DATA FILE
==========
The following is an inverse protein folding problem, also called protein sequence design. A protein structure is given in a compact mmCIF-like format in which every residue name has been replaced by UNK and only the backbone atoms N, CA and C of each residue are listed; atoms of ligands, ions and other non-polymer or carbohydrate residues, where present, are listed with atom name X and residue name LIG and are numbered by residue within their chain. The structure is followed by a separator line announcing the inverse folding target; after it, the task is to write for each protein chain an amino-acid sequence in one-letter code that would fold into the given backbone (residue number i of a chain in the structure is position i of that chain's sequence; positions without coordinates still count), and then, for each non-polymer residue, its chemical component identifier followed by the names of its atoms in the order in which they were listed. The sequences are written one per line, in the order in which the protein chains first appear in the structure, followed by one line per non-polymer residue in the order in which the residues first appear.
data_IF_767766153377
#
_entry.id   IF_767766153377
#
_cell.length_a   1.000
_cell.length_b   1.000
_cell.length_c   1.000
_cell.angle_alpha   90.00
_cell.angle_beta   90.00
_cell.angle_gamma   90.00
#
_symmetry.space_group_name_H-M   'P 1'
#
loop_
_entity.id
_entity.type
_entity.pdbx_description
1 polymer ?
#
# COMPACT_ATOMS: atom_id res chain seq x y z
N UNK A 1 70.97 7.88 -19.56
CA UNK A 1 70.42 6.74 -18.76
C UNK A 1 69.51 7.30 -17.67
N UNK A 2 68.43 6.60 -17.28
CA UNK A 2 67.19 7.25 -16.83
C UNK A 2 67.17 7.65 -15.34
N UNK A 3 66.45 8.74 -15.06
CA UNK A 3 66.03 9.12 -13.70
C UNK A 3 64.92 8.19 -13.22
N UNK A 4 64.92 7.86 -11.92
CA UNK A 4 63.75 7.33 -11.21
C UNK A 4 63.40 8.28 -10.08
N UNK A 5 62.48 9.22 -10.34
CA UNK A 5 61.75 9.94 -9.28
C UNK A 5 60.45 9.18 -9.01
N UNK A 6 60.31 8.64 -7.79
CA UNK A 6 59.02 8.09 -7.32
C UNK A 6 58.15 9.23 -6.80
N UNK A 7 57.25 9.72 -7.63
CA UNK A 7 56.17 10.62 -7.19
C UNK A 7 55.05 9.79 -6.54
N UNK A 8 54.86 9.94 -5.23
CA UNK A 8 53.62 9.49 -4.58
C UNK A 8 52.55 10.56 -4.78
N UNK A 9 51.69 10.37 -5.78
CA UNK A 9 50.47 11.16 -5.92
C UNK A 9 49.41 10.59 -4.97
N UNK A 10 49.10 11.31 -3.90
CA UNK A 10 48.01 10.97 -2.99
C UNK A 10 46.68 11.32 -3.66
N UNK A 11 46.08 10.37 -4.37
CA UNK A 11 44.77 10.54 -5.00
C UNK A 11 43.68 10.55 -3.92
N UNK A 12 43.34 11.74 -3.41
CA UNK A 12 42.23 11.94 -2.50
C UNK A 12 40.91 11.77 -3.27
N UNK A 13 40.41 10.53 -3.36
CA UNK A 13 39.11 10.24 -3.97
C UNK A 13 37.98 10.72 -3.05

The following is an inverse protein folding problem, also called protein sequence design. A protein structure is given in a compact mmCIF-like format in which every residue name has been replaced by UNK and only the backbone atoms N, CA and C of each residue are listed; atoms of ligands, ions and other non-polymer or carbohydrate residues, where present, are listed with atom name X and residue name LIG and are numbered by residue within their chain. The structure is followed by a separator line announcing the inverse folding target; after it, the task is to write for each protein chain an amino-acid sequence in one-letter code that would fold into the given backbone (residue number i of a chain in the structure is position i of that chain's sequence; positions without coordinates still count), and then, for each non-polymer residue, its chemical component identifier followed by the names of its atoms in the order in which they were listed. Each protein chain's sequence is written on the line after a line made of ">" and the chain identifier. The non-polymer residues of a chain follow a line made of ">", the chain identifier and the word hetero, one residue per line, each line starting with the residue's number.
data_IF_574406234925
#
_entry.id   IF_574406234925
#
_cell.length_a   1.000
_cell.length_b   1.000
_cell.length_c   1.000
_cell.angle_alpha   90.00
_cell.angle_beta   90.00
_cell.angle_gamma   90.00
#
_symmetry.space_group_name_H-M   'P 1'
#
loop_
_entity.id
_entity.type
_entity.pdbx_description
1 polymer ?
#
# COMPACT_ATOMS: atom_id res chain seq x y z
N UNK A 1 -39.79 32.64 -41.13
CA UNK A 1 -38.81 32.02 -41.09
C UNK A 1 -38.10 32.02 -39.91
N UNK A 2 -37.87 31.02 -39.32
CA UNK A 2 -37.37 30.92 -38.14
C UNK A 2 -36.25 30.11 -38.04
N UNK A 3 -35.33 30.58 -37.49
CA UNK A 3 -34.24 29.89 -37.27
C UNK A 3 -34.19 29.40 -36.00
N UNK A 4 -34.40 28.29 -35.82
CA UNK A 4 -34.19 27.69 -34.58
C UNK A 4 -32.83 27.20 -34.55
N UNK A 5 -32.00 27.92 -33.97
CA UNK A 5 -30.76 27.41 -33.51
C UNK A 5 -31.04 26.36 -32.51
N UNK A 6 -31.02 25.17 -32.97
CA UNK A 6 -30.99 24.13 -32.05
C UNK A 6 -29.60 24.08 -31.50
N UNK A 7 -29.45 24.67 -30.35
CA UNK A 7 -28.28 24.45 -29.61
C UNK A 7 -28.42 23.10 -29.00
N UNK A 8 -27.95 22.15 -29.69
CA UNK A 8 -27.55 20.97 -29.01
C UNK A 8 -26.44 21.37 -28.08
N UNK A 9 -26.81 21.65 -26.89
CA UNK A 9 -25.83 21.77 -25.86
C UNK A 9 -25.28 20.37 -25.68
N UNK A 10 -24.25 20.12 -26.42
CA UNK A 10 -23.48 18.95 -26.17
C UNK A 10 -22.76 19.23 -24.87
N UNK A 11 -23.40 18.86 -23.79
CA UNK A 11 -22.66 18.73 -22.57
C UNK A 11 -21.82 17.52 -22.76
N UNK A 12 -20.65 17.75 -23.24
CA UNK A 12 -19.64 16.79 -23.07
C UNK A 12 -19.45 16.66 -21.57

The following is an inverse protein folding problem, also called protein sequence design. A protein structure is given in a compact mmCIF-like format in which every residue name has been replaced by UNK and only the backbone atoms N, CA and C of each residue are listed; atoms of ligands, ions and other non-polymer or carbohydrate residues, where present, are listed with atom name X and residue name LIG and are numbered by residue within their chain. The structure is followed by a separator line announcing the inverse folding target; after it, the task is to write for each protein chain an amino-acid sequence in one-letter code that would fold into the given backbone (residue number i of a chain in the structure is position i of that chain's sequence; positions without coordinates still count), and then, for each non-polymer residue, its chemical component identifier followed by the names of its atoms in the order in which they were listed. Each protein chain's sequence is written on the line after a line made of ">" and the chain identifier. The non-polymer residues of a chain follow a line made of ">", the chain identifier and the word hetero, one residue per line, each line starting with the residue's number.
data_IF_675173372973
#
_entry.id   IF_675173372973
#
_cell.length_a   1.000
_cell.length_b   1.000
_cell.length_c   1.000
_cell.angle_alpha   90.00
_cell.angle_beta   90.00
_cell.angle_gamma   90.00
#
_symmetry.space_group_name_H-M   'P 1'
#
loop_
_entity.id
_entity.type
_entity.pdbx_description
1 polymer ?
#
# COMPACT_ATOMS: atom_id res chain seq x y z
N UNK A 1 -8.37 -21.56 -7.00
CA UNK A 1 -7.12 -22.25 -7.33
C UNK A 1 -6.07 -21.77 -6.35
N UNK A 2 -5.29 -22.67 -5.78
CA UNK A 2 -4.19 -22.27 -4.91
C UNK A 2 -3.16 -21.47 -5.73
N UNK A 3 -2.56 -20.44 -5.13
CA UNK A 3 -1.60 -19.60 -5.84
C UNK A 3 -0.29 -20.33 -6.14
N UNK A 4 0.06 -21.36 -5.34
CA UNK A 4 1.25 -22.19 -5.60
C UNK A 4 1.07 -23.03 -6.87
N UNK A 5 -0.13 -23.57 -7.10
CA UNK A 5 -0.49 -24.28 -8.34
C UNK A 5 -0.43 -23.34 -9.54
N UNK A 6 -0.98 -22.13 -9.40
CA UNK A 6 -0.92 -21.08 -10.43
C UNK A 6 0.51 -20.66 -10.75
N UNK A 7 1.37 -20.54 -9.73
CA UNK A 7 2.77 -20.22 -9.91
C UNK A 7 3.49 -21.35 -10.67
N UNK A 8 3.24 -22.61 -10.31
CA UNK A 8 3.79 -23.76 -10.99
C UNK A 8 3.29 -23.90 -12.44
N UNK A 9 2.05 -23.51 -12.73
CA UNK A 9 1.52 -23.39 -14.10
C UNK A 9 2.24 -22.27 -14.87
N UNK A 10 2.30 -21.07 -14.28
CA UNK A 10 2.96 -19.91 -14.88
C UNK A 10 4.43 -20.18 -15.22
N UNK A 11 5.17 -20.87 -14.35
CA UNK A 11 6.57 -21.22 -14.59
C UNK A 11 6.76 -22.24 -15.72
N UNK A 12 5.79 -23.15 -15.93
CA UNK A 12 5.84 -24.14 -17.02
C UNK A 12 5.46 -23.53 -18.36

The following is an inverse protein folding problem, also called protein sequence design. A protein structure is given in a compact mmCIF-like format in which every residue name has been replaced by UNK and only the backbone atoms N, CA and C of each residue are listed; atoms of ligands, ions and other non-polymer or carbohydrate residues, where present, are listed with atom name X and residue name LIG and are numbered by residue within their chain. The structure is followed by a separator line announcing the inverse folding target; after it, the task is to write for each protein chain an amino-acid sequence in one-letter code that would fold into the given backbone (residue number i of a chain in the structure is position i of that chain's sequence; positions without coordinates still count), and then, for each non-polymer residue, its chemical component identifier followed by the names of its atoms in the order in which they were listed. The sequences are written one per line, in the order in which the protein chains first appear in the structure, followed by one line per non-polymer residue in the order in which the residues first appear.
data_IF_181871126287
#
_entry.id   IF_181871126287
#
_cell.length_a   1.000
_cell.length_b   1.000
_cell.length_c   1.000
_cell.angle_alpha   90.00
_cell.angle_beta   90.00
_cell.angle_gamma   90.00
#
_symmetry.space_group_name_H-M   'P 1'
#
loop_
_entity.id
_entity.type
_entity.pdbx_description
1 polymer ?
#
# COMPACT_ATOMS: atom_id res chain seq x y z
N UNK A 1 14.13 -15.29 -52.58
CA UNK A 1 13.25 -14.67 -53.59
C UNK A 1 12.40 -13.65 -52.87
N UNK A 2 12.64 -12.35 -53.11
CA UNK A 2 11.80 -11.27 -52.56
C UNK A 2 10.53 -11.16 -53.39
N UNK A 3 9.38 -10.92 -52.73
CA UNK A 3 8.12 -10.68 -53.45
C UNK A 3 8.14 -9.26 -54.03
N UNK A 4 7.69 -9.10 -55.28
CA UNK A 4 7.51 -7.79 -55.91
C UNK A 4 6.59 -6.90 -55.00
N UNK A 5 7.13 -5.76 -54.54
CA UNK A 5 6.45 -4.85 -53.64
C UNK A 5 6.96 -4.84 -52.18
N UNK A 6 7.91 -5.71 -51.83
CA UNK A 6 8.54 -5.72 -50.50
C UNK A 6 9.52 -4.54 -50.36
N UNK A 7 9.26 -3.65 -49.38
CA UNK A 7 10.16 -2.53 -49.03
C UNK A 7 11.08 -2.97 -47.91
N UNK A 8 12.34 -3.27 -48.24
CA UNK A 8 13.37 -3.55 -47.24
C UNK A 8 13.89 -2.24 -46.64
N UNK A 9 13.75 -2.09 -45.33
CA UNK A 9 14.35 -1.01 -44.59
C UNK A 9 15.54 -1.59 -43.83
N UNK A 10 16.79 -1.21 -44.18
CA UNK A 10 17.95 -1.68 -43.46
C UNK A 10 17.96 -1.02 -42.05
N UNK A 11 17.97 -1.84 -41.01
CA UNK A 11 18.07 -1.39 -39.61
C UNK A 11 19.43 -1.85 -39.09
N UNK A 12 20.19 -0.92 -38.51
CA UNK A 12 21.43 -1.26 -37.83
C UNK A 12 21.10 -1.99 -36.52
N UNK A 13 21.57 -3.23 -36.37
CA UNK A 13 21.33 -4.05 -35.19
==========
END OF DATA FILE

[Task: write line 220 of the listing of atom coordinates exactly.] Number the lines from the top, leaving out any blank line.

N UNK A 9 13.75 -2.09 -45.33